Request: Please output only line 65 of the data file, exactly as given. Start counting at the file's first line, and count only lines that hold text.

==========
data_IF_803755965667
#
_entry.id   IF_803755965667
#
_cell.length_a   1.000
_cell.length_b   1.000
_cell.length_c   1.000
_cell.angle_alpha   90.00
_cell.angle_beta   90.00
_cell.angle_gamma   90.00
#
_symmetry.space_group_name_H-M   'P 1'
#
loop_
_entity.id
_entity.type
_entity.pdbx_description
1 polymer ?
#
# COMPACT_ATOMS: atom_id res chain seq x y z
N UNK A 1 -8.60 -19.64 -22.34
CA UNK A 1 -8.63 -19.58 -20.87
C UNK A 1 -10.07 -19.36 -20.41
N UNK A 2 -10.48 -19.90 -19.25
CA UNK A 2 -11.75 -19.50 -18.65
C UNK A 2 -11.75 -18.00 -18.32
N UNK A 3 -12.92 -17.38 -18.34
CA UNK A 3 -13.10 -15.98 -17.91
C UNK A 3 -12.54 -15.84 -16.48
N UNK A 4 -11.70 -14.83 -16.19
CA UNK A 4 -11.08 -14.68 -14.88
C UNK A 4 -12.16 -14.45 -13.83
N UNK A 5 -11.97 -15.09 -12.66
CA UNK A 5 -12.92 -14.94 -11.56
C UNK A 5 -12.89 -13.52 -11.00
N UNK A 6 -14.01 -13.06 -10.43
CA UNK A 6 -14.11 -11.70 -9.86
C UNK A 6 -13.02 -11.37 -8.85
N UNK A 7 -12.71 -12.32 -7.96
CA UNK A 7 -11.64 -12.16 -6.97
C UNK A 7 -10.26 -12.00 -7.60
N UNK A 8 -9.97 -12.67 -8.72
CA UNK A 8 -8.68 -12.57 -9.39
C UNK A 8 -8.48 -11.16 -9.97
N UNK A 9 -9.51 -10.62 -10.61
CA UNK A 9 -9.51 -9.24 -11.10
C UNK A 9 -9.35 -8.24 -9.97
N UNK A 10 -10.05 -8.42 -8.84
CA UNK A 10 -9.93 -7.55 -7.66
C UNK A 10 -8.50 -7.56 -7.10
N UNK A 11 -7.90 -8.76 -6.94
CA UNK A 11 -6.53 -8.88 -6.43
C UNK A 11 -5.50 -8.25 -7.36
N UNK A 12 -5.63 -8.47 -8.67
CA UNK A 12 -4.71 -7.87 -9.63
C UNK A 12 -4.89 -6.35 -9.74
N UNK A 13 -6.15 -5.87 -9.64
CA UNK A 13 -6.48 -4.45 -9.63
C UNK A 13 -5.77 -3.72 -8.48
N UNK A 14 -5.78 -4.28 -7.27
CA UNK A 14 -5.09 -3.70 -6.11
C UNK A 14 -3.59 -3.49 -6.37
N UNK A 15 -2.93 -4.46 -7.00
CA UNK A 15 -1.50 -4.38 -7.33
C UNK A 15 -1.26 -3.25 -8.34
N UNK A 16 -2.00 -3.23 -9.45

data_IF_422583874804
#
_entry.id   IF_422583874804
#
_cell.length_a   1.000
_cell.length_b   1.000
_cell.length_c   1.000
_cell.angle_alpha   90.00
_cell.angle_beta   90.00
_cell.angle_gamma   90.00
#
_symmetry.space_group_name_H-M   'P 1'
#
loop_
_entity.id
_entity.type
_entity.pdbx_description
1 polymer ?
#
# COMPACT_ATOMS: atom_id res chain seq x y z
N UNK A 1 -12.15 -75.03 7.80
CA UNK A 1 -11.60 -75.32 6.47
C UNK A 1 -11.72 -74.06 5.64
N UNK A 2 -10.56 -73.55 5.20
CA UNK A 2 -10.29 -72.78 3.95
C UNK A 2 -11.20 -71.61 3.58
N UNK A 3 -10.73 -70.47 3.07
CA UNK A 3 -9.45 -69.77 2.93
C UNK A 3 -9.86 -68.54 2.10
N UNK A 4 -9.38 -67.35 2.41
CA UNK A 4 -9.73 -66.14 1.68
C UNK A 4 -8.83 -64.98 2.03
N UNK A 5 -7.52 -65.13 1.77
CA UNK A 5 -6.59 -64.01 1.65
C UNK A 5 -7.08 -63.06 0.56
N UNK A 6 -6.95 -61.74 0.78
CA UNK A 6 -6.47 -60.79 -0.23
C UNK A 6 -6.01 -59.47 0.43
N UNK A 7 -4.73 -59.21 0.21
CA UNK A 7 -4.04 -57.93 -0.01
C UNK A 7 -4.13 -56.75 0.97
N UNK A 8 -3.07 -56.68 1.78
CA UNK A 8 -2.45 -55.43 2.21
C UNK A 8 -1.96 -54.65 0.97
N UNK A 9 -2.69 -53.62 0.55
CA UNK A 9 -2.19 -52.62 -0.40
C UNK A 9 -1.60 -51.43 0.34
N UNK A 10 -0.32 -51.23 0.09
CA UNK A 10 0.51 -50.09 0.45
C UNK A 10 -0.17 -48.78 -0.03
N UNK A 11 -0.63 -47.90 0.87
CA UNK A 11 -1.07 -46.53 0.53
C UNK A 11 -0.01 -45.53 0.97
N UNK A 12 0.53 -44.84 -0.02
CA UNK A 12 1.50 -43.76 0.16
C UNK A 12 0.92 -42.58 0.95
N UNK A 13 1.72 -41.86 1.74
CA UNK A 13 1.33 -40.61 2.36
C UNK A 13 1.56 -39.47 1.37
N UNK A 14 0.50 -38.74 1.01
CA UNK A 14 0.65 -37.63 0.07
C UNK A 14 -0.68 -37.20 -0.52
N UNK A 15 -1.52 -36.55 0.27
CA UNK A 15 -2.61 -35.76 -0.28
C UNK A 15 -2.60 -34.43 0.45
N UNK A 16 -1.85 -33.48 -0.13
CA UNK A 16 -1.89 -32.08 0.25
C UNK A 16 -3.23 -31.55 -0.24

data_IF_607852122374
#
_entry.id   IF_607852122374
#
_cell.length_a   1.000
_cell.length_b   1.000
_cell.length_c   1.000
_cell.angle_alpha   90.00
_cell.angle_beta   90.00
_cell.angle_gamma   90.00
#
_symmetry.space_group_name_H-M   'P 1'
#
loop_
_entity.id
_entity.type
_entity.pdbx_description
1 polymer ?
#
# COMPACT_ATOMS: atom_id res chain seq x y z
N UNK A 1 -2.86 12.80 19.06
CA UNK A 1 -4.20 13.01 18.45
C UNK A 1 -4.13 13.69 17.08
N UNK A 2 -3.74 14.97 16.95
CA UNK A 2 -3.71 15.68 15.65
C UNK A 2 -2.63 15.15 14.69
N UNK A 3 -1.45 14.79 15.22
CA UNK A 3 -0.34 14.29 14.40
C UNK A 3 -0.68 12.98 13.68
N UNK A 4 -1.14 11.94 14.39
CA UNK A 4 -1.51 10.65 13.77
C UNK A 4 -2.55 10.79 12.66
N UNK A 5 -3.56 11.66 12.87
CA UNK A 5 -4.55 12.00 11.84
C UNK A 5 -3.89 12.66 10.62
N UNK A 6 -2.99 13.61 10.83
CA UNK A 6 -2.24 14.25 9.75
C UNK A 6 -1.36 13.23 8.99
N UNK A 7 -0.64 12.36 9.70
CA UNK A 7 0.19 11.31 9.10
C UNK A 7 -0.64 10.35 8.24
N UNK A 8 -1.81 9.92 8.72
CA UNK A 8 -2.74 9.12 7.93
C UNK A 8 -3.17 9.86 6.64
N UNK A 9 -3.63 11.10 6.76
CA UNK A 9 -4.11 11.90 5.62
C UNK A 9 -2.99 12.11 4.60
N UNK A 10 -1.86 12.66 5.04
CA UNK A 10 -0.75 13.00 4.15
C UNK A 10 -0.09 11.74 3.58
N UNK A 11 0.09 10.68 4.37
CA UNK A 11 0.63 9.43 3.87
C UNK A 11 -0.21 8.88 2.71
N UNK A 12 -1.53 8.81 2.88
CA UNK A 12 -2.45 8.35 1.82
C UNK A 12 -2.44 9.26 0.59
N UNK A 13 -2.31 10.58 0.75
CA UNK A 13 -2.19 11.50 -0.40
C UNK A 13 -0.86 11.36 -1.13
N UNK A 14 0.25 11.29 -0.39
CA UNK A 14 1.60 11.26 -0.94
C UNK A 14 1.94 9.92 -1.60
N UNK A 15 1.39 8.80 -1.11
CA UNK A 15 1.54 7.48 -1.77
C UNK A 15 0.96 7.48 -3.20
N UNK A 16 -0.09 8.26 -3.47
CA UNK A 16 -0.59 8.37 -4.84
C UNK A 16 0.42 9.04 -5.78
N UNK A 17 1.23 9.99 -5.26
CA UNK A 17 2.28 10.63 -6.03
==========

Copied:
C UNK A 15 -1.26 -3.25 -8.34